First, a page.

A giant deep-sea isopod discovered in the Gulf of Mexico

A massive, ‘creamy yellow’ relative of Woodlouse was found living at a depth of around 600 to 800 meters.


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Bathonymus, a mysterious and primitive group that lives in the benthic zone of the ocean—its deepest parts—has about 20 species as of today. Isopod crustaceans are only distantly related to their more well-known decapod relatives, the crabs, shrimp, and lobsters. 

Now, scientists have added one latest creature to this list. A group of Taiwanese, Japanese, and Australian scientists has discovered B. yucatanensis, a new species which is around 26cm long – some 2,500% larger than the common woodlouse.

The discovery of this new species of Bathonymus adds another addition to the isopod pantheon. It brings the total of known species of Bathonymus in the Gulf of Mexico to three. The first – B. giganteus- was discovered in 1879, and the second B. maxeyorum was described in 2016.

Initially, the new specimen was thought to be a variation of B. giganteus. After closer examination, the specimen was found to have an array of unique features that makes it morphologically distinct from both B. giganteus and B. maxeyorum.

The specimen was originally captured in a baited trap in 2017 in the Gulf of Mexico off the Yucatán Peninsula at around 600 to 800 meters down.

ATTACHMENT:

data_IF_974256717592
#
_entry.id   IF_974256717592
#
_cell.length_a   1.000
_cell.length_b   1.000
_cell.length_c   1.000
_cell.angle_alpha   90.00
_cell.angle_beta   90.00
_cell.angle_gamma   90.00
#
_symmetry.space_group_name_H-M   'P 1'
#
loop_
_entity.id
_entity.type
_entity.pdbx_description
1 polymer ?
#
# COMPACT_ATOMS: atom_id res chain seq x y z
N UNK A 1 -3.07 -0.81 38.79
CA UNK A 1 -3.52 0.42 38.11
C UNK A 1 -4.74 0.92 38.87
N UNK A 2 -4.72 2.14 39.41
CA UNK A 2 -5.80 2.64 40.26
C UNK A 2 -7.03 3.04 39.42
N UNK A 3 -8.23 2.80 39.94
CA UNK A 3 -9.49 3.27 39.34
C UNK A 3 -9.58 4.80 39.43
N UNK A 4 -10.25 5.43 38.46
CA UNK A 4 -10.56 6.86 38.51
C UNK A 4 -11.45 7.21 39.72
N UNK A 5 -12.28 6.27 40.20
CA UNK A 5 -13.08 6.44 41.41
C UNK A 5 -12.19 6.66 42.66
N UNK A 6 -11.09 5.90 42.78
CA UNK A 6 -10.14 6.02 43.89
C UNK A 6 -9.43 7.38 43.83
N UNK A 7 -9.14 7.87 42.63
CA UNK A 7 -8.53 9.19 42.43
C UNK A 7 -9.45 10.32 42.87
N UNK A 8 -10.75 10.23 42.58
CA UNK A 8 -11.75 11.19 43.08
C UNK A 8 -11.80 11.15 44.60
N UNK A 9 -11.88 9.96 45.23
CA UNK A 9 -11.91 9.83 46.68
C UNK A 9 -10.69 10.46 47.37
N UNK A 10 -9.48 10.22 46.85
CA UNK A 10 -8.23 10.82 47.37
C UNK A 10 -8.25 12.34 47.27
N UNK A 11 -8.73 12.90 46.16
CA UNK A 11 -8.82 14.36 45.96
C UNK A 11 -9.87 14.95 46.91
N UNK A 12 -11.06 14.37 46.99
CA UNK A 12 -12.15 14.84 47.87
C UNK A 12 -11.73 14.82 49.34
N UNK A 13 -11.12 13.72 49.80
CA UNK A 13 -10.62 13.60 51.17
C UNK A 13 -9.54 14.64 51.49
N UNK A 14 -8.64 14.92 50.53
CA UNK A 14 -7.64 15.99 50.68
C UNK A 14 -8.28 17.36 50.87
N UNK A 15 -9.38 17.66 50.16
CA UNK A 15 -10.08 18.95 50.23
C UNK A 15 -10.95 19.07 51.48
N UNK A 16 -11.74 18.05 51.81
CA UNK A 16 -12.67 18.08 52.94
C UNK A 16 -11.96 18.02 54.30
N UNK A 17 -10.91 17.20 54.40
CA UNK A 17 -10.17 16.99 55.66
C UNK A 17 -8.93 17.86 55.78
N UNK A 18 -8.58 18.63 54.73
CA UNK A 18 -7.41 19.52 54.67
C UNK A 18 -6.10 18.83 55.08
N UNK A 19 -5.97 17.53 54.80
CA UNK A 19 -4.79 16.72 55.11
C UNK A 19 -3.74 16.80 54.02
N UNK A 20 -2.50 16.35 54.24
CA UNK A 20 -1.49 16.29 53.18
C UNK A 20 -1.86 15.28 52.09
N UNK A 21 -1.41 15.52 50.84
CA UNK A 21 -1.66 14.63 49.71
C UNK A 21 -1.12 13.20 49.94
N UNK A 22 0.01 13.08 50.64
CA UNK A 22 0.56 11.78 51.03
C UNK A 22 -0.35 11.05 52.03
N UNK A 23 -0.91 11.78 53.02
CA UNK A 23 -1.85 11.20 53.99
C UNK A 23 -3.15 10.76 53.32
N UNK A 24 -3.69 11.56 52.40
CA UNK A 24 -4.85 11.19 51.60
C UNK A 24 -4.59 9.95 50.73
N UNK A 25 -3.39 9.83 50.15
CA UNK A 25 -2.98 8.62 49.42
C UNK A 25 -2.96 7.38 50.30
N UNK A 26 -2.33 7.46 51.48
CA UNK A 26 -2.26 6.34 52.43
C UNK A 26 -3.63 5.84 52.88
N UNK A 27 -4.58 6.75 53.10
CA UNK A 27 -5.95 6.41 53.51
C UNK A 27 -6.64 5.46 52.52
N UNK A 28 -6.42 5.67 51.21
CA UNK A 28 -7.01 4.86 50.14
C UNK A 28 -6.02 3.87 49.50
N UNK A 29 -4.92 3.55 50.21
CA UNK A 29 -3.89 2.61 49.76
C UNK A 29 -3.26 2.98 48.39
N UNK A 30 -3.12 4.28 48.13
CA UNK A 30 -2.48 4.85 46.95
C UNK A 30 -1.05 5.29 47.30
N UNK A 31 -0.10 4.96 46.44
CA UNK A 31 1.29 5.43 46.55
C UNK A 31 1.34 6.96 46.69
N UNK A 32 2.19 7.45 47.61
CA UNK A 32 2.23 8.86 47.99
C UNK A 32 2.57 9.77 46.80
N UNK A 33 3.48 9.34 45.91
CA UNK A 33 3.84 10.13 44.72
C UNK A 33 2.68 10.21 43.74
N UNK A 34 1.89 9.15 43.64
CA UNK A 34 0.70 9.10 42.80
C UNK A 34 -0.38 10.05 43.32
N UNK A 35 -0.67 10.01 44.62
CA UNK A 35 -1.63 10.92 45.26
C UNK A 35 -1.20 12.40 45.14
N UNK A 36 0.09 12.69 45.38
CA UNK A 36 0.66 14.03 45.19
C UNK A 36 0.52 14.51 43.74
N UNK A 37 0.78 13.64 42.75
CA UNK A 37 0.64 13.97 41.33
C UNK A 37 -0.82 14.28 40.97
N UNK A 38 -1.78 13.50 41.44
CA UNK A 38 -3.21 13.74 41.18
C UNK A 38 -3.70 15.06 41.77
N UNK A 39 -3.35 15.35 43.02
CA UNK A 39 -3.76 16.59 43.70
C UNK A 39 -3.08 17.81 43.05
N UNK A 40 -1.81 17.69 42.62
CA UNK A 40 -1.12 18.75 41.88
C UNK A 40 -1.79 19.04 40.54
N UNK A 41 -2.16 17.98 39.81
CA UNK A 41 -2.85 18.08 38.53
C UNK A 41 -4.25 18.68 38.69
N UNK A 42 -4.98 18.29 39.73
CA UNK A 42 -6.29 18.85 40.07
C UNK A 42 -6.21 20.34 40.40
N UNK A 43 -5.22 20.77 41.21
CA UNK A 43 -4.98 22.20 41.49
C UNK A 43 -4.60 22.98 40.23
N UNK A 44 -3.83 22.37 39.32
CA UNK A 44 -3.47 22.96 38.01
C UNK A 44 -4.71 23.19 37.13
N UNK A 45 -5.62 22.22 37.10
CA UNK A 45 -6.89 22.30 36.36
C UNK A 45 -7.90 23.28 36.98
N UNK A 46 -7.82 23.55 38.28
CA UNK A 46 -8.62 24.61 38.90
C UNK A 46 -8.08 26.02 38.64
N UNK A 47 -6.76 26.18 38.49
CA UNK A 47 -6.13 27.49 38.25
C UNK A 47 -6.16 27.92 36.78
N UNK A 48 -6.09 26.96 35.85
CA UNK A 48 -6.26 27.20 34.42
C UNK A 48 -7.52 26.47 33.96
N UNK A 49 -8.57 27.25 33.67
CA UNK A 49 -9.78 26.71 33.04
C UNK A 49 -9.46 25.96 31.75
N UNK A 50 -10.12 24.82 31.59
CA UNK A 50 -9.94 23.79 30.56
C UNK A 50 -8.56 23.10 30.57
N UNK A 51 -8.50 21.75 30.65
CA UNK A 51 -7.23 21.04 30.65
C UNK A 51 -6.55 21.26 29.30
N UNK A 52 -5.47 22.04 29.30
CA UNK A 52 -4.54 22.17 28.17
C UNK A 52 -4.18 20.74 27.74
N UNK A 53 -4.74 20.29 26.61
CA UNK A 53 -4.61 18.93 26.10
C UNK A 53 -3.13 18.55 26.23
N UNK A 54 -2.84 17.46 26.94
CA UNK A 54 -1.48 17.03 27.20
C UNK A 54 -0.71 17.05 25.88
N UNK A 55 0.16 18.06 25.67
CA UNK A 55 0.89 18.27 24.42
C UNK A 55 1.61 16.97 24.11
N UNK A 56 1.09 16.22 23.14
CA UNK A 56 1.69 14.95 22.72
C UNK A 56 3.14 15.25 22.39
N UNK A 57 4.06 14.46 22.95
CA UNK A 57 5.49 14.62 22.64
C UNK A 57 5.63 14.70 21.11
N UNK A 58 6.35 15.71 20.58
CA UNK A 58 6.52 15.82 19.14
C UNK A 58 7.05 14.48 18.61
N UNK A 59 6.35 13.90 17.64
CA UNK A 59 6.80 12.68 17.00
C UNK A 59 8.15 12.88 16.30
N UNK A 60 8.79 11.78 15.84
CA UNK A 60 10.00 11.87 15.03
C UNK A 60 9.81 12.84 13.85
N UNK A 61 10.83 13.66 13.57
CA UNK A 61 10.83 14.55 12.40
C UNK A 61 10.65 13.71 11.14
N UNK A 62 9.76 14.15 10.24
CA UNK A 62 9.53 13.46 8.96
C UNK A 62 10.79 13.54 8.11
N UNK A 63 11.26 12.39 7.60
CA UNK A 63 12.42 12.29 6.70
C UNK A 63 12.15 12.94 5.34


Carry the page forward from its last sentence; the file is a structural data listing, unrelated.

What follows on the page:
Scientists noted, “Compared to B. giganteus, B. yucatanensis has more slender body proportions and is shorter in total length … and the pereopods [thoracic limbs] are more slender. It also has longer antennae. The two species have the same number of pleotelson spines. These spines protrude from the tail end of the crustacean.”

“Bathynomus giganteus was discovered over a century ago. More than 1,000 specimens have been studied with no suggestion until now of a second species with the same number of pleotelsonic spines. Superficial examination, using only pleotelson spines, could easily result in specimens of B. yucatanensis being misidentified as B. giganteus.”

“Compared with B. maxeyorum, the most distinctive feature is the number of pleotelson spines—11 spines in B. yucatanensis versus 7 in B. maxeyorum. The blotchy, creamy yellow coloration of the shell further distinguished it from its greyer relatives.”

Scientists conducted a molecular genetic analysis, in which they compared B. giganteus and B. yucatanensis. Due to the different sequences of the two genes (COI and 16S rRNA), coupled with differences in morphology, they identified it as a new species. The phylogenetic tree they constructed showed B. yucatanensis as most closely related to B. giganteus.

Scientists noted, “B. giganteus is indeed the species closest to B. yucatanensis. This indicates that the two species likely had a common ancestor. Additionally, there may also be other undiscovered Bathynomus spp. in the tropical western Atlantic.”

Journal Reference:

  1. Ming-Chih Huang, Tadashi Kawai, et al. A new species of Bathynomus Milne-Edwards, 1879 (Isopoda: Cirolanidae) from the southern Gulf of Mexico with a redescription of Bathynomus jamesi Kou, Chen and Li, 2017 from off Pratas Island, Taiwan. Journal of Nature History. DOI: 10.1080/00222933.2022.2086835


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